This is what a study by Dr. Maja Krajinovic published in the Blood, the journal of the American Society of Hematology, reveals Dr. Krajinovic is an investigator at the Sainte-Justine University Hospital Research Center, which is affiliated with the University of Montreal.
Dr. Krajinovic’s team focused on asparaginase, one of the drugs in a chemotherapy “cocktail” administered to young patients during the intensification phase of their treatment.
They observed that E. coli asparaginase therapy was associated with an increase in relapses when administered to patients who had particular polymorphism (special form) of the ATF5 gene. In fact, this gene regulates asparagine synthetase, an enzyme that produces asparagine, which in turn feeds cancer cells.
“In the presence of this polymorphism that, as we demonstrated, modifies the transcription rate of the ATF5 gene, it is possible that the medication, rather than preventing the proliferation of leukemia cells by reducing the rate of asparagine, does just the opposite by creating feedback that triggers cancer cells to produce asparagine themselves,” explains Dr. Krajinovic.
The discovery of a form of gene associated with high rates of relapse during treatment with E.coli asparaginase opens the door to the possibility of selecting a type of pharmacological treatment based on a patient’s genetic profile, an approach that reflects the shift toward personalized medicine. “If a DNA test detects the implicated polymorphisms in children, it will be possible to predict the risk of relapse or side effects,” exclaimed Dr. Krajinovic. “The clinician can then propose an alternative treatment or adjust the dose accordingly.”
Since the introduction of combination chemotherapy, the rate of pediatric survival without relapse has skyrocketed to about 80%. Yet some patients still resist treatment or present side effects. Pharmacogenetic research strategies involve studying the reaction to each drug used for combined chemotherapy based on various patient genetic profiles so as to design treatment plans that increase efficacy and reduce side effects in patients. Dr. Krajinovic has published a number of similar studies that focus on antifolate, another drug used in combination regimens to treat acute lymphoblastic leukemia.
The study, led by Dr. Maja Krajinovic, an investigator in the Viral and Immune Disorders and Cancers research axis at the Sainte-Justine University Hospital Research Center and the Departments of Pediatrics and Pharmacology at the University of Montreal, was published online on the October 4, 2011 in the scientific journal Blood. Dr. Daniel Sinnett, an investigator working in the same research axis, conducted with Dr. Krajinovic polymorphism-related functional assays. Dr. Sinnett is also an author of many studies on the genetic determinants of acute lymphoblastic leukemia, including a recent study on natural killer cells published in collaboration with Dr. Ali Ahmad as principal author. The study was published in the August 4, 2011, issue of Blood and was reviewed in an editorial that underscored the originality of the work.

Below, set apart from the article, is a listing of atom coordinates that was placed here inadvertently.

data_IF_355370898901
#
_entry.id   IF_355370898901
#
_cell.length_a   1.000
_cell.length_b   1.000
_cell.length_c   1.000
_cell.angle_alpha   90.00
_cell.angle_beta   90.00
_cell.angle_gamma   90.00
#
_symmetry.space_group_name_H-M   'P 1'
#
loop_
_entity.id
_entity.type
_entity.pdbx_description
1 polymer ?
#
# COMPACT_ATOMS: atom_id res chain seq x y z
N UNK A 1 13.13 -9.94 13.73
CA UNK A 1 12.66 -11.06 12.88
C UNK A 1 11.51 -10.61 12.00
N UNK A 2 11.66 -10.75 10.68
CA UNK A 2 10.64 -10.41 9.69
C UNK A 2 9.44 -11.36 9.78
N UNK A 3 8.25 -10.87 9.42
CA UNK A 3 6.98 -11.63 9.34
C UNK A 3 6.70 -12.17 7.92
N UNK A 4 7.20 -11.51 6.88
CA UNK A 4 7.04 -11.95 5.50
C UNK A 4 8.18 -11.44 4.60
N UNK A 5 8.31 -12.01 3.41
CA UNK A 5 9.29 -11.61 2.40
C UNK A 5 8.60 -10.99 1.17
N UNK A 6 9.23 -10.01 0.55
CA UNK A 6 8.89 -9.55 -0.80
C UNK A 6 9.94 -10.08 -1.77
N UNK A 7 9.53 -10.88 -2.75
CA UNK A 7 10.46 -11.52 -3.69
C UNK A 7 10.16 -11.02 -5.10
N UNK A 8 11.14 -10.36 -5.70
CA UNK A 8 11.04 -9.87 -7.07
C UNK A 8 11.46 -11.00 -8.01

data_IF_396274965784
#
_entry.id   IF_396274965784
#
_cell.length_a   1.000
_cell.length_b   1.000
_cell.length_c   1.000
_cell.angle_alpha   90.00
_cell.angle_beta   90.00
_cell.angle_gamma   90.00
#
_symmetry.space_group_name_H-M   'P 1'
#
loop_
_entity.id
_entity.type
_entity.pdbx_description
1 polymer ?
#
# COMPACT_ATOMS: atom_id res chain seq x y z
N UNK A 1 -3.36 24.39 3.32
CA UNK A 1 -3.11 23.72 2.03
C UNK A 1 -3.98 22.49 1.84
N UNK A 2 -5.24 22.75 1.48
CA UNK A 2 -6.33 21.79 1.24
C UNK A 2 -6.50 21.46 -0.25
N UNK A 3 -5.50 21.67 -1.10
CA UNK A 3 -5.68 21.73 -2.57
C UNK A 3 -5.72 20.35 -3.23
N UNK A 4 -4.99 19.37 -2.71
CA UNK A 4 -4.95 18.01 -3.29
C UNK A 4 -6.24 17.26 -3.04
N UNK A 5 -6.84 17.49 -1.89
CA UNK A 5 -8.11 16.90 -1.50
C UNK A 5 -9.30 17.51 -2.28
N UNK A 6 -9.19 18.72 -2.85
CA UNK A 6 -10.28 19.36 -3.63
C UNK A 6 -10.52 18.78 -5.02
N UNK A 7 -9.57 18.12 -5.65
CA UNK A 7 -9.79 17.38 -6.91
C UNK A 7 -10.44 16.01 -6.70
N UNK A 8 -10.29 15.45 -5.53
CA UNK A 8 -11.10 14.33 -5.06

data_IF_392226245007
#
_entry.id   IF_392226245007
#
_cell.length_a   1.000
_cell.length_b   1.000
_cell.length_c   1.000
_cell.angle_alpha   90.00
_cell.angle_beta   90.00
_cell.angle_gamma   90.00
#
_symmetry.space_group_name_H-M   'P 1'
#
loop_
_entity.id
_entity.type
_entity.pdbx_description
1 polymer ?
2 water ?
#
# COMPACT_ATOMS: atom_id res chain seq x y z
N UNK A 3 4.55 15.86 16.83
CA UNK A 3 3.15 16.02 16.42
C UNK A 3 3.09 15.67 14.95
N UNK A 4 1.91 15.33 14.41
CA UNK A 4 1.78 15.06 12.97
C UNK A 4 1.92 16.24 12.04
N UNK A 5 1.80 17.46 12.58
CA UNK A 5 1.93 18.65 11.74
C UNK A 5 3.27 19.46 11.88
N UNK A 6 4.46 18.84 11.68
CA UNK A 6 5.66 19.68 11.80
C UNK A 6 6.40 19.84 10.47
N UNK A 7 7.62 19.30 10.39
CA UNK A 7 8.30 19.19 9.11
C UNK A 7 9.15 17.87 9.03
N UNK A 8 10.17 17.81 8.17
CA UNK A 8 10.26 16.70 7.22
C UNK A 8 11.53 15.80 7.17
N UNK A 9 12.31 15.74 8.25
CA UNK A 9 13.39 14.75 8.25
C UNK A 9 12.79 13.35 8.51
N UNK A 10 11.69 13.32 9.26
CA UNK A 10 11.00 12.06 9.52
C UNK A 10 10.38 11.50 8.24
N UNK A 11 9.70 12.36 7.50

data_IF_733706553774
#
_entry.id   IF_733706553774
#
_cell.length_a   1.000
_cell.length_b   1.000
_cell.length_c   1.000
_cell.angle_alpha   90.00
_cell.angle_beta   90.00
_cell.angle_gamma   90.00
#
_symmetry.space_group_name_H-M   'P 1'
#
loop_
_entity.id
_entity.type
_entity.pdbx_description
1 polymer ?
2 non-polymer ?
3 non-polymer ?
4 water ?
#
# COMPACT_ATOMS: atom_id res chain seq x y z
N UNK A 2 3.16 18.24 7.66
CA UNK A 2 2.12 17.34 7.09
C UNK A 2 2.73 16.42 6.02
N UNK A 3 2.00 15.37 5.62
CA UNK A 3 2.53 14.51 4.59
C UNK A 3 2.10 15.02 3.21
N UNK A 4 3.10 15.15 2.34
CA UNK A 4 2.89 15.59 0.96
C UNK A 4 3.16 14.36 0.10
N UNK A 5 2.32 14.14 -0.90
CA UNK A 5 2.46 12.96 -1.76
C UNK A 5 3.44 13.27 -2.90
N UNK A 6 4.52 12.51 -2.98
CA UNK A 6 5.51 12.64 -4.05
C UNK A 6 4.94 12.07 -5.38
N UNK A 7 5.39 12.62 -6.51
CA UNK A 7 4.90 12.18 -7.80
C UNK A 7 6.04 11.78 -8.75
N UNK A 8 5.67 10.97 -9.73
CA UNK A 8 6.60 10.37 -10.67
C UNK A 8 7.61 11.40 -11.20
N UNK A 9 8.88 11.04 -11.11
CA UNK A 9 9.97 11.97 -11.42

The study was funded by the Canadian Institutes of Health Research (CIHR), the Leukemia and Lymphoma Society of Canada, the Charles Bruneau Foundation and the Fondation des Gouverneurs de l’espoir. Drs. Maja Krajinovic and Daniel Sinnett also held National researcher career award from the Fonds de recherche en santé du Québec (FRSQ) in conjunction with this work. The functional studies were conducted in part within the context of one of the projects of Genome Quebec and Genome Canada.
- Dr. Maja Krajinovic’s profile at Sainte-Justine University Hospital Research Center
- Dr. Daniel Sinnet’s profile at Sainte-Justine University Hospital Research Center
- Abstract of the study “ATF5 polymorphisms influence ATF function and response to treatment in children with childhood acute lymphoblastic leukemia”
About the CHU Sainte-Justine Research Center
The CHU Sainte-Justine Research Center is a leading mother-child research institution affiliated with the Université de Montréal. It brings together more than 1200 people, including over 200 researchers and clinician-researchers and 450 graduate and post-graduate students who carry out fundamental, clinical, and evaluative research on mother and child health. Research work falls under six research axes, namely Health Outcomes; Brain Diseases; Musculoskeletal Diseases and Movement Sciences; Viral and Immune Disorders and Cancers; Fetomaternal and Neonatal Pathologies; and Metabolic Health. It is focused on finding innovative prevention means, faster and less invasive treatments, as well as personalized approaches to medicine. The Center is part of the Sainte-Justine University Hospital Centre, which is the largest mother-child centre in Canada and one of the four most important pediatric centres in North America. For more information, please visit www.chu-sainte-justine.org/research/
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University of Montreal (officially Université de Montréal)
Source and information:
Sainte-Justine University Hospital Research Center
514-345-4931, extension 3256